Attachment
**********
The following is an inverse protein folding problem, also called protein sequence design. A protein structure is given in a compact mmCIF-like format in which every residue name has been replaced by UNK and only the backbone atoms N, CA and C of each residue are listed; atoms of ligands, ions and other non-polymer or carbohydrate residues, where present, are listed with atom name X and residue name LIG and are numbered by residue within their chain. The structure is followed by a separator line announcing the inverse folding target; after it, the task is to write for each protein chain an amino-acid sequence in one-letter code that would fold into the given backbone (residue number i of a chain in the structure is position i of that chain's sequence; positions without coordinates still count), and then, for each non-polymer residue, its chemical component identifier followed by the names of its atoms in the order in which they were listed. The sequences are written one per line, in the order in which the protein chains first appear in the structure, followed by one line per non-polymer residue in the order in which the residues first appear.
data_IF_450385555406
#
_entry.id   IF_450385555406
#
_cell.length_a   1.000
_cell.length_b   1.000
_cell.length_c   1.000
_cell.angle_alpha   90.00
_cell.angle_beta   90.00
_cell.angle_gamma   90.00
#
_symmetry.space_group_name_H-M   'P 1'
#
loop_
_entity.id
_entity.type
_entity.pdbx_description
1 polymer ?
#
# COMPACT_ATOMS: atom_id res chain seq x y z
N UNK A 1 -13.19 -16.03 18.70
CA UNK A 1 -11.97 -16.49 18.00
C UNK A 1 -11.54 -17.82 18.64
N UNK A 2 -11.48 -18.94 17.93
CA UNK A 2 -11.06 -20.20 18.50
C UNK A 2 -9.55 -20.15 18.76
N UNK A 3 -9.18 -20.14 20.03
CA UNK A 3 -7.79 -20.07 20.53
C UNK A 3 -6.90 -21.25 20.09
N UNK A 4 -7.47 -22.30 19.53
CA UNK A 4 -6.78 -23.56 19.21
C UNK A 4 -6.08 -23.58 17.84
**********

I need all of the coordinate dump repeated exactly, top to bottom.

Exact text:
The following is an inverse protein folding problem, also called protein sequence design. A protein structure is given in a compact mmCIF-like format in which every residue name has been replaced by UNK and only the backbone atoms N, CA and C of each residue are listed; atoms of ligands, ions and other non-polymer or carbohydrate residues, where present, are listed with atom name X and residue name LIG and are numbered by residue within their chain. The structure is followed by a separator line announcing the inverse folding target; after it, the task is to write for each protein chain an amino-acid sequence in one-letter code that would fold into the given backbone (residue number i of a chain in the structure is position i of that chain's sequence; positions without coordinates still count), and then, for each non-polymer residue, its chemical component identifier followed by the names of its atoms in the order in which they were listed. The sequences are written one per line, in the order in which the protein chains first appear in the structure, followed by one line per non-polymer residue in the order in which the residues first appear.
data_IF_450385555406
#
_entry.id   IF_450385555406
#
_cell.length_a   1.000
_cell.length_b   1.000
_cell.length_c   1.000
_cell.angle_alpha   90.00
_cell.angle_beta   90.00
_cell.angle_gamma   90.00
#
_symmetry.space_group_name_H-M   'P 1'
#
loop_
_entity.id
_entity.type
_entity.pdbx_description
1 polymer ?
#
# COMPACT_ATOMS: atom_id res chain seq x y z
N UNK A 1 -13.19 -16.03 18.70
CA UNK A 1 -11.97 -16.49 18.00
C UNK A 1 -11.54 -17.82 18.64
N UNK A 2 -11.48 -18.94 17.93
CA UNK A 2 -11.06 -20.20 18.50
C UNK A 2 -9.55 -20.15 18.76
N UNK A 3 -9.18 -20.14 20.03
CA UNK A 3 -7.79 -20.07 20.53
C UNK A 3 -6.90 -21.25 20.09
N UNK A 4 -7.47 -22.30 19.53
CA UNK A 4 -6.78 -23.56 19.21
C UNK A 4 -6.08 -23.58 17.84